Friday 22 March 2013

Vietnamese pancakes

I first tried these about ten years ago in the Vietnamese village of Hoi An, about halfway up the country, while travelling with my childhood friend Sinead. We accidentally spent a week in the village. Every second shop is a tailors, and we kept ordering more clothes every time we went to pick up our previous orders, postponing our onward travel. We had to buy extra suitcases, we got so much stuff made (it was very cheap to get clothes made). I have fond memories of having winter coats made for us, and trying these on in the 30+° heat!

The week in Hoi An was one of the highlights of the trip. It was just wall-to-wall craic, and we met so many brilliant people, both travellers like ourselves and locals.

We had these pancakes, which are a local speciality, in a WWF café, listening to Buena Vista Social Club (yes, Cuban music in Vietnam…). They were so good we went back a second night. I have never seen these in a western Vietnamese restaurant. I think the Vietnamese know hey are too good to export ;-) 

Vietnamese pancakes

I found this recipe in Rick Stein’s ‘far eastern odyssey’. He says this does four people, but I get four pancakes from this and two of us eat them.

For the pancakes
100g rice flour (I’ve used normal flour with no problem)
2 eggs (these are the one ingredient which cannot be substituted or omitted)
175 ml coconut milk (I’ve used full fat and low fat coconut milk with no problem. I’ve also used normal cows milk, and milk mixed with water, no problems)
½ teaspoon of ground turmeric
½ teaspoon of castor sugar (I have left this out on occasion)
½ teaspoon of salt

Whisk all the ingredients together until smooth, and leave this to the side for half an hour.  The batter is an alarming yellow colour – as you will see from the picture. When you’re ready to cook them, put a little oil in a pancake pan and add a little batter – enough to cover the pan. Cook on one side for about two minutes, flip, and cook on the second side for about one-to-one-and-a-half minutes, until they are a little browned.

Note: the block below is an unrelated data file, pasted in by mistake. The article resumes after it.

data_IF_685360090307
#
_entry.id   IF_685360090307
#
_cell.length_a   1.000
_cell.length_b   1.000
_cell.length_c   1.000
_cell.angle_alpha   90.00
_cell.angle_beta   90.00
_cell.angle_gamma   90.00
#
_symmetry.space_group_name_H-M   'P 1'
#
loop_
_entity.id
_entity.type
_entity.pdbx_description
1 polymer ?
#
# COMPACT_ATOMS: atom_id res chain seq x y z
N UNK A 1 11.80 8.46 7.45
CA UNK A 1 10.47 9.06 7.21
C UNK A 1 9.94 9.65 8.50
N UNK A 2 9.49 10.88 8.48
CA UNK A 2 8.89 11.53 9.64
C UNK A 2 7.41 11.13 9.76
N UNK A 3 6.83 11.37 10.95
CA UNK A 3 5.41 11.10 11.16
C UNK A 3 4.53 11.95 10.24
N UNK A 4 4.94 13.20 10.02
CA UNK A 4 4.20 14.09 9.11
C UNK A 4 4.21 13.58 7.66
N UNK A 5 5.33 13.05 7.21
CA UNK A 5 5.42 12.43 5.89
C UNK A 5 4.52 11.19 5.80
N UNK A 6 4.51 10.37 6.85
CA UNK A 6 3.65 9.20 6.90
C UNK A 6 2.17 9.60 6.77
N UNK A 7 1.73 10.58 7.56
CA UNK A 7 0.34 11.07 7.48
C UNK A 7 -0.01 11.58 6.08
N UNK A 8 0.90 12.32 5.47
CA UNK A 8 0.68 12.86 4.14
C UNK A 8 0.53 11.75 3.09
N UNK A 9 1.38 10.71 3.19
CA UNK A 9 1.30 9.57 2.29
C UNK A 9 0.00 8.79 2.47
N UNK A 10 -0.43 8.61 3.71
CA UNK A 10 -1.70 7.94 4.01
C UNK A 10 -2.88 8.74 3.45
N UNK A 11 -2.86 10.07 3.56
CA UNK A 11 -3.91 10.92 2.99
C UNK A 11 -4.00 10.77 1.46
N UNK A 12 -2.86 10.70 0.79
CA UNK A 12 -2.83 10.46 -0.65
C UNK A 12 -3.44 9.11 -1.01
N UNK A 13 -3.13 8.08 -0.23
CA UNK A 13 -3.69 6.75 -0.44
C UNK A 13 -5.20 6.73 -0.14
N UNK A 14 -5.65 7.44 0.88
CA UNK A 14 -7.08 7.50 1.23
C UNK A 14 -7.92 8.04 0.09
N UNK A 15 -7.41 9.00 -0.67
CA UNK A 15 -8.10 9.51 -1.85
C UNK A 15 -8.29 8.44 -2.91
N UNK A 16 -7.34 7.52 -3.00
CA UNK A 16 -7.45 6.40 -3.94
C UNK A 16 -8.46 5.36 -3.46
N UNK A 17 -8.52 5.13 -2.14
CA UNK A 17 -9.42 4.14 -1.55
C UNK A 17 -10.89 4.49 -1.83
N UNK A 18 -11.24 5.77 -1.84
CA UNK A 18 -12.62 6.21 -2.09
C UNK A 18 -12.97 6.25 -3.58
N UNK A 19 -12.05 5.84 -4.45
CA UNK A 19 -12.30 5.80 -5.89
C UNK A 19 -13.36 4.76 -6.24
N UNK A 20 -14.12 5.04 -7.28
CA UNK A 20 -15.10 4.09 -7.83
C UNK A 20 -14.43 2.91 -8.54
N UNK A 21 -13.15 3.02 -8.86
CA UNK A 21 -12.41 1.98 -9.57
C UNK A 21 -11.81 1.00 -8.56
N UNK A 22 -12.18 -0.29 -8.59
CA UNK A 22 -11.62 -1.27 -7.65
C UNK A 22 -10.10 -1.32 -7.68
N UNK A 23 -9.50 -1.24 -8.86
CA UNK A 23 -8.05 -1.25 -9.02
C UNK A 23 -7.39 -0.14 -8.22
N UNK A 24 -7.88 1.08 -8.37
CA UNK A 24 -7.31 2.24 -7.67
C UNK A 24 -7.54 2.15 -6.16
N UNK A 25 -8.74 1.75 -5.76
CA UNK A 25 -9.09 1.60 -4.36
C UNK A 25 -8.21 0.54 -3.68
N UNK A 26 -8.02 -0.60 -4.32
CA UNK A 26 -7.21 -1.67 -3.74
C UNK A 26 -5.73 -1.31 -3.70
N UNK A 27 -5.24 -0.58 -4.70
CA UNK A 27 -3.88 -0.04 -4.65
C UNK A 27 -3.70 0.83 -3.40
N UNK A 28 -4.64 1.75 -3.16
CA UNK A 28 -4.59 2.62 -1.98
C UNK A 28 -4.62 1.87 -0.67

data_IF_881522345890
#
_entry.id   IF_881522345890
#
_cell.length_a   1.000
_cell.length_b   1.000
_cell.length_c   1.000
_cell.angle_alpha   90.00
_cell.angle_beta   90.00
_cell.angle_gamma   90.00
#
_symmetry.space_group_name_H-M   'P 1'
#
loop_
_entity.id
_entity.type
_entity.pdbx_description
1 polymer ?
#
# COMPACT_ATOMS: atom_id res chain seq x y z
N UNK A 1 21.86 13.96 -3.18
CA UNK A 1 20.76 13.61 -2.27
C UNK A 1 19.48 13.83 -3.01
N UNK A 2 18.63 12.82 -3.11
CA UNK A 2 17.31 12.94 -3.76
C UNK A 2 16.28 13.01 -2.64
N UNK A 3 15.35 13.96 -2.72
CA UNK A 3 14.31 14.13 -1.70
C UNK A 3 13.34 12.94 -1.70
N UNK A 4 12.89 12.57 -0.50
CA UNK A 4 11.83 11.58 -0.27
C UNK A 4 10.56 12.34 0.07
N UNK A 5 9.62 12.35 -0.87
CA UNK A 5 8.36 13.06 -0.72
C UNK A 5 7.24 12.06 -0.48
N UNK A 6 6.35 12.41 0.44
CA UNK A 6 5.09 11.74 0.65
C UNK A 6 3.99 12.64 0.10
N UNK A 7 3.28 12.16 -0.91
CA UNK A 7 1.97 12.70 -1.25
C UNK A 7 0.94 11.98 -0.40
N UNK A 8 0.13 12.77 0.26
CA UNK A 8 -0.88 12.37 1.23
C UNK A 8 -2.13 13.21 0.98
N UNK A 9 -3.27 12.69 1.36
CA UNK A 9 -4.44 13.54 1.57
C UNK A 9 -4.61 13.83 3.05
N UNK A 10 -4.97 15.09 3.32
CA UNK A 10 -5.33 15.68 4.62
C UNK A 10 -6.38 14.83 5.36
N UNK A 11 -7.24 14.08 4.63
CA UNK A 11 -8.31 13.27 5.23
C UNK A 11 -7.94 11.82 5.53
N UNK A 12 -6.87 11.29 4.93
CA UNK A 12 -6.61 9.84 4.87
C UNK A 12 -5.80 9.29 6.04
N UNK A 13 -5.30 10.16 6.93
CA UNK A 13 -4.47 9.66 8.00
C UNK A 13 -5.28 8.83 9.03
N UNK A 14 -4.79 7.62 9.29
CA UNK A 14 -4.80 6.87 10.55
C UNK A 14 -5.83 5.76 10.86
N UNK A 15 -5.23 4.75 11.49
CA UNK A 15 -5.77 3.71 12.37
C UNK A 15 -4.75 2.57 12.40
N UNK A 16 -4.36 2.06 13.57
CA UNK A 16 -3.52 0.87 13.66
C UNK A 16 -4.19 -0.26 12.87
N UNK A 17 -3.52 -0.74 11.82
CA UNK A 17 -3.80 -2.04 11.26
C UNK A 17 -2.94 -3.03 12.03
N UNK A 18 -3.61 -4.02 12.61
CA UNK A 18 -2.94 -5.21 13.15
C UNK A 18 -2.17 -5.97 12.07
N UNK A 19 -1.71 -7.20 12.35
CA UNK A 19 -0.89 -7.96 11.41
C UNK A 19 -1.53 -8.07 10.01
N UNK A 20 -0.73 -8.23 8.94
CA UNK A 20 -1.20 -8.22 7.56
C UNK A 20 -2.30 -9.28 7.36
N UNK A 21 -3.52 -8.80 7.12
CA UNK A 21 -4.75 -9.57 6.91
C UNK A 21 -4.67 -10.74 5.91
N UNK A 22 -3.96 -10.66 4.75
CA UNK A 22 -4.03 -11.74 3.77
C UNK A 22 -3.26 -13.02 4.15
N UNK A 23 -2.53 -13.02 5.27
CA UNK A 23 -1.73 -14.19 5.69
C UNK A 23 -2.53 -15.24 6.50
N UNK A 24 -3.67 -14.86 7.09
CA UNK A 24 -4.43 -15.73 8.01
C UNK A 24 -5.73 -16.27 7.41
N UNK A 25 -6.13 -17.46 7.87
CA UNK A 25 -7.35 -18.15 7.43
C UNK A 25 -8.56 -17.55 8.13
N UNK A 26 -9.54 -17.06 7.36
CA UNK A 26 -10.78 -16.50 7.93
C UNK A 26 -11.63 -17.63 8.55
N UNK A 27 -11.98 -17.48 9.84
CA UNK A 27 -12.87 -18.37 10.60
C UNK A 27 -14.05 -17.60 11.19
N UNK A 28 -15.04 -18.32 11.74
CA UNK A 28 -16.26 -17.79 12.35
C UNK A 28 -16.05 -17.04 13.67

For the filling
2 tablespoons of fish sauce
1 teaspoon of palm sugar (castor sugar is fine, or leave this out)
200g of pork fillet (if you’re not a fan of pork, use chicken)
150g of prawns

Mix the fish sauce with the sugar. Slice the pork into slivers, about the size of lardons. Put them into a bowl, and the prawns into another, and divide the fish sauce mixture between the two.  Leave them to marinade with the batter.  When you’re ready to cook them, stir fry the pork for one minute before adding the prawns and cooking the whole lot for another minute, until they are cooked through. Season well with a good dose of pepper.

You will also need some salad for the pancakes. I love some bean sprouts, a mix of herbs like basil, coriander, mint and a little flat-leaf parsley, and some normal salad leaves.

Make a dipping sauce for the pancakes by mixing two tablespoons of lime juice, two tablespoons of fish sauce, two tablespoons of water, one teaspoon of sugar, one tablespoon of finely grated fresh ginger, a finely chopped red chilli and a crushed clove of garlic. 

When you're ready to eat, fill your pancake with the stir-fried pork and prawns and the herby salady bean sprouts. Dip liberally into the sauce. 

Is there any dish that transports you back to an exotic location or reminds you of holidays? 

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